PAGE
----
It’s a wonderful feeling to be driving out of the city and into the Cape Winelands on a sunny day. But, even better is driving up the tree-lined driveway of Delaire Graff Estate and taking in the incredible views from the top of the hill.
How observant of you. Yes, those are indeed Dylan Lewis’s famous cat sculptures. In fact, the estate’s gardens feature 10 of Lewis’s magnificent bronze pieces, as well as others by Deborah Bell and Anton Smit. The gardens themselves were planted by landscape artist Keith Kirsten with more than 350 different species so that they flower 365 days a year.
But the gardens and sculpture aren’t the only art you’ll find at Delaire Graff. Mr Graff (as the staff call the estate’s owner, with discernible deference) is one of the world’s top art collectors. So it shouldn’t come as too much of a shock to meet this lady at reception:
Recognise her? Tretchikoff’s Chinese Girl was one of the world’s most popular paintings in the 50s and 60s, and is one of the most reproduced artworks of the 20th Century. But this is the original.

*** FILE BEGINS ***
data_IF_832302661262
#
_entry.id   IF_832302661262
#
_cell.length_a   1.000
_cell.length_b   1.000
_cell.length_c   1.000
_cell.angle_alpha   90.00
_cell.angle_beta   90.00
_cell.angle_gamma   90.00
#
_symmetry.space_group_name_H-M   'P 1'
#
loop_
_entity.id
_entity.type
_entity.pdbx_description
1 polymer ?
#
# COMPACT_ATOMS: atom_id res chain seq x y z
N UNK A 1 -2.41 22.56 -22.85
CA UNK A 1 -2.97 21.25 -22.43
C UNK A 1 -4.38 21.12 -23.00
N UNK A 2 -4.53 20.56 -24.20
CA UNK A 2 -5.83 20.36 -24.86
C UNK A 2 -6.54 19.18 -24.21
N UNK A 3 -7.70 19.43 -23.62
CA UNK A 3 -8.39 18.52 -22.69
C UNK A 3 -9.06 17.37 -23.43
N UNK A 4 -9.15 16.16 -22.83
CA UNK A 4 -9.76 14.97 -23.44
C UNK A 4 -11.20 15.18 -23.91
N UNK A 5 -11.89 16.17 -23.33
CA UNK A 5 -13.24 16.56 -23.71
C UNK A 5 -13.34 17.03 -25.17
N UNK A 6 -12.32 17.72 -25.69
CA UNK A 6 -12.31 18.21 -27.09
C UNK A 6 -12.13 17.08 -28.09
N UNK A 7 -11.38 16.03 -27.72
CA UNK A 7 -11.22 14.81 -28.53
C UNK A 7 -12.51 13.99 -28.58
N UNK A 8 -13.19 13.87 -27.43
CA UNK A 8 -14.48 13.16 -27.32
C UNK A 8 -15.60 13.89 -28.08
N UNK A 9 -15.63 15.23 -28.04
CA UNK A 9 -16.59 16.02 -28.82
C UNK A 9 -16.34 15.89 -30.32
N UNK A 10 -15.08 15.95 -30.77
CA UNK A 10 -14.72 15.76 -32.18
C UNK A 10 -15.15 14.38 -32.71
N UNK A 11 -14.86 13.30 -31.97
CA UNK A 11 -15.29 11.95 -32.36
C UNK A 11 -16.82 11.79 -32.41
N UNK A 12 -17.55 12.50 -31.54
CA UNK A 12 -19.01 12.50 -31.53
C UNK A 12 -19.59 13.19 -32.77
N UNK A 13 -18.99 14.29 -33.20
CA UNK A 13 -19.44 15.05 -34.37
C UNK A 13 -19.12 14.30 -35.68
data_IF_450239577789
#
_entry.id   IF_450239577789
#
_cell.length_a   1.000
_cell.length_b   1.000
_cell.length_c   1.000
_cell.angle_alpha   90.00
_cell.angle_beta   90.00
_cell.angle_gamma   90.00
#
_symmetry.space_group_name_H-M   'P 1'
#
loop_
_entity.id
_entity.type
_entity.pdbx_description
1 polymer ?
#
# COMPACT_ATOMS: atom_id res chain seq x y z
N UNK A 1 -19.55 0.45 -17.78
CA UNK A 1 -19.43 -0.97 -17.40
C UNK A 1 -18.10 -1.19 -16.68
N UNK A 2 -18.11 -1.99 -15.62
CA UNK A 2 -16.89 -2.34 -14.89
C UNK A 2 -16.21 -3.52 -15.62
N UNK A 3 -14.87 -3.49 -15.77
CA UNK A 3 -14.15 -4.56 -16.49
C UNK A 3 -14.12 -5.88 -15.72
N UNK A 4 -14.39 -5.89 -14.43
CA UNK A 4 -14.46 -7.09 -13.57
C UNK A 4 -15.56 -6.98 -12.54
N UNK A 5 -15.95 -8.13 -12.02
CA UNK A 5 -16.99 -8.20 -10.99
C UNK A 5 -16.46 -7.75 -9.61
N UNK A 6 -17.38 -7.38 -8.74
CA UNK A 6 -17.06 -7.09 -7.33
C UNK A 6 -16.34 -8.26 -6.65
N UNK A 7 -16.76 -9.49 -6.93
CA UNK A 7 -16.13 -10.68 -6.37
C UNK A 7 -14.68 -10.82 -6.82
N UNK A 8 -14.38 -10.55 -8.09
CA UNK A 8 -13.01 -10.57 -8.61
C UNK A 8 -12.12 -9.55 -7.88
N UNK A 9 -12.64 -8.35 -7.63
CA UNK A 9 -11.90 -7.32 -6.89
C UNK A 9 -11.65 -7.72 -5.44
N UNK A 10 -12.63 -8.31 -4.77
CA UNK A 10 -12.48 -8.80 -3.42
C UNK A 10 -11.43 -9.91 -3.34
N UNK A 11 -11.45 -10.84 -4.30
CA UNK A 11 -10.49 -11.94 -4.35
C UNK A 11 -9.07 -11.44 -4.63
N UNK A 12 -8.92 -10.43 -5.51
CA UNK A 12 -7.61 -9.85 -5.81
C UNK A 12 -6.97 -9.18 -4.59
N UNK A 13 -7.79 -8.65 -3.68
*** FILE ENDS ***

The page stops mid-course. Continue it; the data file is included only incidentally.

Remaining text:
Apparently, there was some outcry when Laurence Graff bought the painting on auction in 2013, as people thought it would never be seen again. However, the painting is kept on permanent public display in the lobby of the estate.
The entire estate is adorned with a wonderfully curated collection of South African art.
However, the art at Delaire Graff is somewhat surpassed by the food and wine. A meal at Indochine, the estate’s Asian-inspired fine dining restaurant, deserves a place at the top of every food-lover’s wishlist. The sommelier pairs each carefully-composed course with one of the estate’s elegant and totally scrummy wines and it’s hard to believe just how much you can eat when it’s presented this perfectly.
But if there’s one thing that could outshine the art, gardens, views, food and wine, it’s got to be the diamonds. Behind tasteful fish-scale security shutters, the Graff diamond shop is stuffed with jewels so ridiculously large and sparkly that it’s impossible to believe they’re real.
There’s something almost sublimely mad about a diamond and emerald-encrusted watch with hands so tiny you have to squint to see the time. A discreet enquiry as to the price of one of their butterfly watches should give you a sense of what ‘silly money’ really means.
Better and less expensive by far to simply stay here for a day or three. After all, memories are forever too.